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Old 05-12-2008, 11:58 AM   #8
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Quote:
Originally Posted by sunshinemint View Post
so that means a degree in sociology would also be ok, meaning that i can still branch out into PR and events management and such likes? because most of my relatives are not doing what they have studied in uni.

but the problem would be that sociology is too general a degree, and it seems like we could get dispensable and unlikely to stand out, unless we have stellar records or certificates. do correct me if i am wrong
i think it is important to understand that a university education does not always mean that you have to practise what you majored in in school. going to university should be more about gaining new perspectives and learning about interpersonal relations and handling stress etc etc. unless you're planning to do professional degrees like law or medicine or architecture and the like,you should not really be too uptight about whether choosing this major can get you jobs next time.

the truth is,in my humble opinion,as long as you have acquired the right skills in uni through active participation in CCAs or other activities,and can demonstrate that you are capable of doing things efficiently and effectively,you have a good chance at landing a good job,what with a degree and all.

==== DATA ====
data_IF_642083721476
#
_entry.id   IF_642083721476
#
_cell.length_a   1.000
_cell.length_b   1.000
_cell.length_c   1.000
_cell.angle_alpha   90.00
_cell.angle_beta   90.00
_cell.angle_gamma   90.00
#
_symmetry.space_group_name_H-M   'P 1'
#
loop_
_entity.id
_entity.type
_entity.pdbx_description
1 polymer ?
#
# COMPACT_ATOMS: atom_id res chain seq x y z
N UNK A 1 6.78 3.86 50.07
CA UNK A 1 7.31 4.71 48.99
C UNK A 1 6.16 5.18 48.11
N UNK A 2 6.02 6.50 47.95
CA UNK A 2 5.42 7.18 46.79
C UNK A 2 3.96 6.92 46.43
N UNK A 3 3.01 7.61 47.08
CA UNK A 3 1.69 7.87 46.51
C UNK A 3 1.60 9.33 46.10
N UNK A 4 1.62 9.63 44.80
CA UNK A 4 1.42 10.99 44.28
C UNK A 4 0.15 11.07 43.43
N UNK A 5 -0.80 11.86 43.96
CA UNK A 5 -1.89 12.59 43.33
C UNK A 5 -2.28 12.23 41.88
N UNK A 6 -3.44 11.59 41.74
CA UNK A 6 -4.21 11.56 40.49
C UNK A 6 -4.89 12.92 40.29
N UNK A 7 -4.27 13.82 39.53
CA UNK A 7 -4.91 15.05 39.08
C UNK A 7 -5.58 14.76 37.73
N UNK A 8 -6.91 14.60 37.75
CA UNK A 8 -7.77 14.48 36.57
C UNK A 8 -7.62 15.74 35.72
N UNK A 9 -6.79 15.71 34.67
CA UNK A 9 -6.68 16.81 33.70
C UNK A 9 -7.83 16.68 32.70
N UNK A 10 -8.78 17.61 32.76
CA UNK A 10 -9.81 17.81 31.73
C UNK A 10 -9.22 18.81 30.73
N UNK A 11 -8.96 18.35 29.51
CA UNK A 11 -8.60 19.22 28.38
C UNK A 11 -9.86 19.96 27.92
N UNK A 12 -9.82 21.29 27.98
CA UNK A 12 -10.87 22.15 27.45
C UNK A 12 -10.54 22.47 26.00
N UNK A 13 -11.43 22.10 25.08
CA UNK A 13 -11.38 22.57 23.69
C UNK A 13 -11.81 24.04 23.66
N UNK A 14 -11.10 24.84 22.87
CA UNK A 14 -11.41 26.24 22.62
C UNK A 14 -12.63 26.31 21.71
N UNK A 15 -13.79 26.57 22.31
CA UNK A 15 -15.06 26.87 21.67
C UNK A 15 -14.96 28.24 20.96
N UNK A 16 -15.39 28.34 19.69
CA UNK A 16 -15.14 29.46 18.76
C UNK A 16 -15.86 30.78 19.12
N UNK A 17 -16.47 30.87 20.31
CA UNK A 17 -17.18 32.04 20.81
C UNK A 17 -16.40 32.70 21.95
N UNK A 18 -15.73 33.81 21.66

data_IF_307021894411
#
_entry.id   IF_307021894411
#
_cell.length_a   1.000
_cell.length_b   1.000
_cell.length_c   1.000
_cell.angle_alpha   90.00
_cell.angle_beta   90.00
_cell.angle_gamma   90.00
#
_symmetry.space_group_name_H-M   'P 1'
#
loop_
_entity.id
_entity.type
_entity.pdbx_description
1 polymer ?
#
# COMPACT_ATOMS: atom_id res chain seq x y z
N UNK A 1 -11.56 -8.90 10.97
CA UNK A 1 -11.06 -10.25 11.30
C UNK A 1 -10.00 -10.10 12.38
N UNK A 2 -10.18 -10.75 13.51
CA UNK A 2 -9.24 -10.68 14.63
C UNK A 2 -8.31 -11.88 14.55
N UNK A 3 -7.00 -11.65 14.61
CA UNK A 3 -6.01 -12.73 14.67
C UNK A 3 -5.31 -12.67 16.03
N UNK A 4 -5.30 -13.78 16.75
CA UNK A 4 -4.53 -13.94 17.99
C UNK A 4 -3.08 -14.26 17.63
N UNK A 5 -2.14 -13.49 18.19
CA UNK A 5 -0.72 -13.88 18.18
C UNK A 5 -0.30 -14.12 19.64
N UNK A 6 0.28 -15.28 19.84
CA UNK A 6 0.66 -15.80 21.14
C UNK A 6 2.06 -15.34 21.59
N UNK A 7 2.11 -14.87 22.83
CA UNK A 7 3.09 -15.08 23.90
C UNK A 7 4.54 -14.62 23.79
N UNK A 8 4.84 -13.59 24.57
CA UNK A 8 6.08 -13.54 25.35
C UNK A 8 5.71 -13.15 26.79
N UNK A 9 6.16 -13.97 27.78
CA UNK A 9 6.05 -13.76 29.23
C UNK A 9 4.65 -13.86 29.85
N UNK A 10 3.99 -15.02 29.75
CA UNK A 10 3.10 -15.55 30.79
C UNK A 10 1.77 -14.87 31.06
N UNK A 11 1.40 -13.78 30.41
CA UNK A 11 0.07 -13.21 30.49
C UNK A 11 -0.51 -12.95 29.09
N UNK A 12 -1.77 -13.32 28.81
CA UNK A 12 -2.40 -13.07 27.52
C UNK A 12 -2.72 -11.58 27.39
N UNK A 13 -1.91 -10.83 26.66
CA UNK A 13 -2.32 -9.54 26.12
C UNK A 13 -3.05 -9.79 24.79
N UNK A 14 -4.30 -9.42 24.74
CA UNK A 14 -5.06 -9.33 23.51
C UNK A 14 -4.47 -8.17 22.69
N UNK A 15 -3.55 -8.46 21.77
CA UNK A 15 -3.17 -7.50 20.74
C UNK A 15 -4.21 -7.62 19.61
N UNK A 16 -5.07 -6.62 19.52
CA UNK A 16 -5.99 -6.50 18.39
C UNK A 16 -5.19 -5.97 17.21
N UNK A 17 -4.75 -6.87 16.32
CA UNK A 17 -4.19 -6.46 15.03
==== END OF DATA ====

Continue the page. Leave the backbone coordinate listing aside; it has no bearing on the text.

my advice is actually to choose what you really think you'd enjoy doing in university. 4 years can be a long time if you're not doing something you enjoy,and since you have to mug for exams,might as well choose something you enjoy studying and have a passion for,so that would ensure you can have a great academic track record too,something to add to your resume.

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Old 12-13-2008, 03:27 PM   #9
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Quote:
Originally Posted by poshrzeznik View Post
i think it is important to understand that a university education does not always mean that you have to practise what you majored in in school. going to university should be more about gaining new perspectives and learning about interpersonal relations and handling stress etc etc. unless you're planning to do professional degrees like law or medicine or architecture and the like,you should not really be too uptight about whether choosing this major can get you jobs next time.

the truth is,in my humble opinion,as long as you have acquired the right skills in uni through active participation in CCAs or other activities,and can demonstrate that you are capable of doing things efficiently and effectively,you have a good chance at landing a good job,what with a degree and all.

my advice is actually to choose what you really think you'd enjoy doing in university. 4 years can be a long time if you're not doing something you enjoy,and since you have to mug for exams,might as well choose something you enjoy studying and have a passion for,so that would ensure you can have a great academic track record too,something to add to your resume.

Great post. Unless your dream career requires a specific professional degree, don't obsess too much over your course and how it would help your career advancement. In the end, it really is your job performance.